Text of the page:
The entities that have ordered the largest number of tree removals are the District Secretary of Environment (7,078), the Bogotá Botanical Garden (4,681) and the Urban Development Institute (3,187). The zones where the most tree removals have been authorized are Suba (7,136), Usaquen (5,303), Fontibon (3,590) and Engativa (3,549). Most of the species have been the Wattle tree (8,208), Eucalyptus (4,114) and the Cypress tree (3,095).
One such group of trees is located along 7th Avenue, including 1,136 removals authorized between 40th and 183rd Streets. Most of these were requested by the IDU (Urban Development Institute) for infrastructure works. These are surely related to the proposed Transmilenio bus rapid transit project for the 7th Avenue. 2,000 trees in total are estimated will be felled there.
Another large set of removals, 685 trees, is set to take place in NQS Avenue corridor. Primarily a landscaping project, changing the NQS Avenue “esthetics” will cost the city $333,392,270 COP ($106,000 USD).
There are 26 such landscaping projects, according to the information given by the Bogota Botanical Garden. These will be in 9th Avenue, 116th Street, Bosque Popular, Transversal 42, 19th Street, Berlin Park, Pontevedra, Mirandela, Pradera Sur along with the aforementioned NQS Avenue. The Botanical Garden says these projects are temporarily suspended, following the Personeria de Bogota recommendations. Out of the 1,292 trees authorized for removal, 746 have already been cut down according to the Forestry Management Coordination for Ancient Woodland.
The records in the Environmental Secretary only show 496 removals requested by the Recreation and Sports Institute, a figure that doesn´t correspond to the magnitude of the projects that are being currently executed in regard to new sports fields. Citizens are already showing their dislike for these projects: We have seen many peaceful actions requesting further consultation with affected communities such as Virrey Park, Japón Park, Ciudad Montes, El Nogal, Modelia, La Esmeralda, El Cortijo, Colsubsidio, Iberia and the Córboda canal sectors like Victoria Norte, Mazurén, Santa Helena de Baviera, Colina Campestre and Prado Pinzón.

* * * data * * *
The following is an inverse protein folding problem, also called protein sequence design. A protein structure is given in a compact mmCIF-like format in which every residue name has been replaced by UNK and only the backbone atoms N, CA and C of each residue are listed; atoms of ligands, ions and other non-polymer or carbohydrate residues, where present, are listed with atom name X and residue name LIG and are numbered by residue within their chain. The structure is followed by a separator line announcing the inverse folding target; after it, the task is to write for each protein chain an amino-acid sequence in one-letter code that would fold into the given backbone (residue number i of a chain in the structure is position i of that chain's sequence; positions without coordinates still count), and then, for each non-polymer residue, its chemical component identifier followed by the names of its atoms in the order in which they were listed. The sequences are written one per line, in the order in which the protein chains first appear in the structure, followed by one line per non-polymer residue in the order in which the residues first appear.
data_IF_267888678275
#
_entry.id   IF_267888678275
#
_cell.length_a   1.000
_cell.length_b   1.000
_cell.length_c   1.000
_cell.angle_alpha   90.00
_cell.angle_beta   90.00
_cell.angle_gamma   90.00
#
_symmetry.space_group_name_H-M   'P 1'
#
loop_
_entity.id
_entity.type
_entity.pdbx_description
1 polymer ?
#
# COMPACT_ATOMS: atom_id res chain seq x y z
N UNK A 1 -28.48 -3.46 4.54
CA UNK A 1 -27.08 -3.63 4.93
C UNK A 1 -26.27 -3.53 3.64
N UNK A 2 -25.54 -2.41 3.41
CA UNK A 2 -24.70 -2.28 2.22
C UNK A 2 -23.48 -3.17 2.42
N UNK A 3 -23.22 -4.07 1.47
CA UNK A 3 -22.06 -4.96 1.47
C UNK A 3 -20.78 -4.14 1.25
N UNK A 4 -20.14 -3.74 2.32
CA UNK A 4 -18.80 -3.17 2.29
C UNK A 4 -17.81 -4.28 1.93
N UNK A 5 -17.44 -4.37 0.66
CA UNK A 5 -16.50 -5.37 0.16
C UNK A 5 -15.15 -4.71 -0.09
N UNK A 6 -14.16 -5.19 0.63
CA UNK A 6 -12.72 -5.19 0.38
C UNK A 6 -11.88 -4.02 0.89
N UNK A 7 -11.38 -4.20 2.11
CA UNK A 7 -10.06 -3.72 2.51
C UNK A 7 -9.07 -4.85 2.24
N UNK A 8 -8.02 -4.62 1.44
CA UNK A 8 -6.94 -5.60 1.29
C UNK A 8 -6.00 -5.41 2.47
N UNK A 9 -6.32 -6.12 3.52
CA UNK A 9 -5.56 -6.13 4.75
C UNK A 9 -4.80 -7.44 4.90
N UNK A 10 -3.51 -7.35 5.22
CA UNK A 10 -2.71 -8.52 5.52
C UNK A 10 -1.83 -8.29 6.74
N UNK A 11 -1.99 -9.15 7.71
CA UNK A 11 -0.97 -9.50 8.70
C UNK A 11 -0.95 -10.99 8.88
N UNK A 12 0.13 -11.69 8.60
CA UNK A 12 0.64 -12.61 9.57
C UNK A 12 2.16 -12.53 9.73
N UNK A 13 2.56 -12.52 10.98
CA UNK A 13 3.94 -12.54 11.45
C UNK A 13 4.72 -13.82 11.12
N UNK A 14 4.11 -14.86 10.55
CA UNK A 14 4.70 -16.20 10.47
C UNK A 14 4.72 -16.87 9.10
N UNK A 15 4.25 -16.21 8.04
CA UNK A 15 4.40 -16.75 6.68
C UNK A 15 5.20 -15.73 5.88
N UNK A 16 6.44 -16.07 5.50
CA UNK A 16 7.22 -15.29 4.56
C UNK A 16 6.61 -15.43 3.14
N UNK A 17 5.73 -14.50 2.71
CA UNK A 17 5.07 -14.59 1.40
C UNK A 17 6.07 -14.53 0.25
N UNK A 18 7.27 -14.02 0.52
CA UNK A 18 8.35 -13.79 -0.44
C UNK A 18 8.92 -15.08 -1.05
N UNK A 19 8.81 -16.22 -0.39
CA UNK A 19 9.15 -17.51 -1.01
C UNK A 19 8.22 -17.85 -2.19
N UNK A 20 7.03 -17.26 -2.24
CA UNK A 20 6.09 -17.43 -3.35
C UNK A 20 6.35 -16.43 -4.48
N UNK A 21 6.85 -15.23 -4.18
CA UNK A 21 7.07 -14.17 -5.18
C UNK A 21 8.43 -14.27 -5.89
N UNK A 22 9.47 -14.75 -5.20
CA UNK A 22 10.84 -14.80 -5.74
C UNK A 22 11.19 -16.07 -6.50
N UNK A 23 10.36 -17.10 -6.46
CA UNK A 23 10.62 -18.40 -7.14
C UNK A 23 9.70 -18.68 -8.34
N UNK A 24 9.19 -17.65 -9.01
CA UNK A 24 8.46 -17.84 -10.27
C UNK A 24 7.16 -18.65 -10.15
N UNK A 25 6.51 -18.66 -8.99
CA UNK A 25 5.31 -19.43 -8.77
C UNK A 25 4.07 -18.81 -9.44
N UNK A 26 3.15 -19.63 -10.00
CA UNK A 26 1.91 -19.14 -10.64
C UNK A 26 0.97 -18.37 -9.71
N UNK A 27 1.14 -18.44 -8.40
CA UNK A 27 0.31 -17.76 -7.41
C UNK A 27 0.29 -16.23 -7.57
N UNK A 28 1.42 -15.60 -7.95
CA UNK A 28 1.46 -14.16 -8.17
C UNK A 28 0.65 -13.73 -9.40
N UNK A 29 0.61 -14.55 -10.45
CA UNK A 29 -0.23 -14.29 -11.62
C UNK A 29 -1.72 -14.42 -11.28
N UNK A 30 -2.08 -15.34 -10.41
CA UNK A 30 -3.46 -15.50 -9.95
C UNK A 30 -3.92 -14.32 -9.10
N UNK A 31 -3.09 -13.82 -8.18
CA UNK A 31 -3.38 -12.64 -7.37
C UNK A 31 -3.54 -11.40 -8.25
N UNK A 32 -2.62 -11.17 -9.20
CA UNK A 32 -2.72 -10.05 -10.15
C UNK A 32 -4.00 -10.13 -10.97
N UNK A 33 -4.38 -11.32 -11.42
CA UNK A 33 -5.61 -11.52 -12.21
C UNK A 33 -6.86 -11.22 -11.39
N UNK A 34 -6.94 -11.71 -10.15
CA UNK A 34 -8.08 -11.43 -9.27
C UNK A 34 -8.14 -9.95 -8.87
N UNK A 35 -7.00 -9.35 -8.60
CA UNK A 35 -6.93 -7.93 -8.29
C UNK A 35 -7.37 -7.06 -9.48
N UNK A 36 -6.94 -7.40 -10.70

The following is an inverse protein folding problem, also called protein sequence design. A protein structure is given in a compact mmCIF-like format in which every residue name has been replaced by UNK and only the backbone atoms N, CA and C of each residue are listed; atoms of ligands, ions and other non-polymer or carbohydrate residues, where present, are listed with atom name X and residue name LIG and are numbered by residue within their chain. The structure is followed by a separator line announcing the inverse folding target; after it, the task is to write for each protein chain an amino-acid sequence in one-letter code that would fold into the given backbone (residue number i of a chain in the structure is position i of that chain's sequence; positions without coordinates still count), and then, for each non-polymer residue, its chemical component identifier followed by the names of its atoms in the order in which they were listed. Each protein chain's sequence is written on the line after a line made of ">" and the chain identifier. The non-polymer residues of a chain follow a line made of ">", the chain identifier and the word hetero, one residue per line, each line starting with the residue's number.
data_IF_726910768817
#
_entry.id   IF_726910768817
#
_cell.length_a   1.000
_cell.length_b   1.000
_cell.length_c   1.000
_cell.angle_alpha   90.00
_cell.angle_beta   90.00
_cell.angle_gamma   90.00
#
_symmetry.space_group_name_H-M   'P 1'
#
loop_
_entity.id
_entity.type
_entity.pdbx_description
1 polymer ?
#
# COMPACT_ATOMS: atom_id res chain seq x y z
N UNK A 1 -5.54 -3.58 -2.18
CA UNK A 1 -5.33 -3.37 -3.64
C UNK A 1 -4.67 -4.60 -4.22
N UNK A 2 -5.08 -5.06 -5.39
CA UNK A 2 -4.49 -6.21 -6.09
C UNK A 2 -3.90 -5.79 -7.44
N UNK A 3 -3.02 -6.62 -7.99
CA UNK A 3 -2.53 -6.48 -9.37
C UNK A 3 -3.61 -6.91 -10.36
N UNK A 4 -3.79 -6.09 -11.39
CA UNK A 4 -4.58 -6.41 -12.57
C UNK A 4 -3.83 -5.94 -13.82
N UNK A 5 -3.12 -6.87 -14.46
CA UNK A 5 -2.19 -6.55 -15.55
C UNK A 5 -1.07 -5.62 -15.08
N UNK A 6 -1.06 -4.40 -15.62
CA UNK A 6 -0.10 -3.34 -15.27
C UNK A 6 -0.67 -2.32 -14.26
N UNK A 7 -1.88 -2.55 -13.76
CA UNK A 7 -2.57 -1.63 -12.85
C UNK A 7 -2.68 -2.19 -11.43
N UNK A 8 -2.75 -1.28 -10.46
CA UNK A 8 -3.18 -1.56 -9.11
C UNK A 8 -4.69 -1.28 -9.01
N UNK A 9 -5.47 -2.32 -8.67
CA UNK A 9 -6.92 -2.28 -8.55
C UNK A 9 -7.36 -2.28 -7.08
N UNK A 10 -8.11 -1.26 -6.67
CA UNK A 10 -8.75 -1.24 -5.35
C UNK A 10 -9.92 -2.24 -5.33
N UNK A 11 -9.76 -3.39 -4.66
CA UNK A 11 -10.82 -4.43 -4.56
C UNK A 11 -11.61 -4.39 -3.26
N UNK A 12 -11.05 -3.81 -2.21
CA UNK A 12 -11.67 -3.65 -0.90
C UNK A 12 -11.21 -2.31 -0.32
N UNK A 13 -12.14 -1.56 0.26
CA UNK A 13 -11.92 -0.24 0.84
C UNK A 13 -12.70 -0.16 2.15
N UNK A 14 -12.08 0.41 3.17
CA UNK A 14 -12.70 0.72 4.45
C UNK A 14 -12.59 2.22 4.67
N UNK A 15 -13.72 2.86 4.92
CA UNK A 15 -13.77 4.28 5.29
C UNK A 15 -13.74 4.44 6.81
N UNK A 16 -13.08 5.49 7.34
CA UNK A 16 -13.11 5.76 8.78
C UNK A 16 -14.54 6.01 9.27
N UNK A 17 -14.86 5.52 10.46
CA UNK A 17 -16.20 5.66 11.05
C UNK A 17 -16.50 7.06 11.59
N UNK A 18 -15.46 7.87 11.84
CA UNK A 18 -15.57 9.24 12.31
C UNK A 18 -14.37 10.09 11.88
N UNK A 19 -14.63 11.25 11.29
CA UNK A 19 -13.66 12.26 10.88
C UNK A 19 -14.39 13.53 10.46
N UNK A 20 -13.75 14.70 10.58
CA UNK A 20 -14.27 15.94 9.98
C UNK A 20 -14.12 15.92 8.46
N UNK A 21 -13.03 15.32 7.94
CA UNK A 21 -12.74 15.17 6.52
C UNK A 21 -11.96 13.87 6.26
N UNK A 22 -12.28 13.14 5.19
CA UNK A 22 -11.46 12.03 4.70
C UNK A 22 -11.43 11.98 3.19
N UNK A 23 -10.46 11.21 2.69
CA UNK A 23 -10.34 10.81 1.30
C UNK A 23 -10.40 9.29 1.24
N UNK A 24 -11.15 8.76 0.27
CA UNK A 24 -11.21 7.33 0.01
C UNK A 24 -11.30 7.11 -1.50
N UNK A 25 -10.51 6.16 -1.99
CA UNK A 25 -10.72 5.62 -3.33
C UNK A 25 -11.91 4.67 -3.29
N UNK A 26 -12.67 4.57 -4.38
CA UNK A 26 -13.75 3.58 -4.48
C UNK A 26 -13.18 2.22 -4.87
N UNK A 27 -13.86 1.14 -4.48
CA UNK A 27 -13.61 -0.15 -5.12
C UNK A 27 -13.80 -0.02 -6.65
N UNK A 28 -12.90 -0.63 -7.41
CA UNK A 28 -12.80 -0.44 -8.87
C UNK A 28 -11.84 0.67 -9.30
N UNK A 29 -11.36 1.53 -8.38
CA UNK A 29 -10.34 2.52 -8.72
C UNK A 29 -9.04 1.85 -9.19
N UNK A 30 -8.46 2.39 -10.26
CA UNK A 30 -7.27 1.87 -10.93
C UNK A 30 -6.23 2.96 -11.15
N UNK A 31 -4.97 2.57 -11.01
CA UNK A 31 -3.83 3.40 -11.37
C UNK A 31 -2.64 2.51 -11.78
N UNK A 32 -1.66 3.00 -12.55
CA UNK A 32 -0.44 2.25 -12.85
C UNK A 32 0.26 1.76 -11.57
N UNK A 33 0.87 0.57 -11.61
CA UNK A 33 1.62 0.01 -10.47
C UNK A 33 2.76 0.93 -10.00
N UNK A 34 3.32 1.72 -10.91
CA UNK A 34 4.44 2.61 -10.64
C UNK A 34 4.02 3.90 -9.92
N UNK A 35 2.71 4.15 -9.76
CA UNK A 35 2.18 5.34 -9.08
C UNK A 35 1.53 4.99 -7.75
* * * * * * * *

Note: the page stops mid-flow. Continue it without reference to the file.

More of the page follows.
The administration and its contractors are legally obligated to support and be part of actions that promote citizen participation throughout any process that affects the environment. However, according to citizen claims, there have been a series of barriers for effective participation, such as setting up meetings far from impacted residential areas, scheduling meetings during work hours, and giving out wrong and conflicting information. Additionally, the commitments that were made to the community haven´t been fulfilled, with the result that there has been no place for dialogue, to a point where the riot police has been sent to dissolve peaceful gatherings.
Peñalosa´s administration still has a year left and it´s foreseeable that new tree removal requests will be made for different reasons. More trees will be cut down for normal emergencies in winter season, and some may indeed pose a risk for power lines and buildings. But, current actions suggest that trees will be torn down mostly for new landscape projects and public works that are not very well justified.
Bogotá City Council member
Maria Fernanda Rojas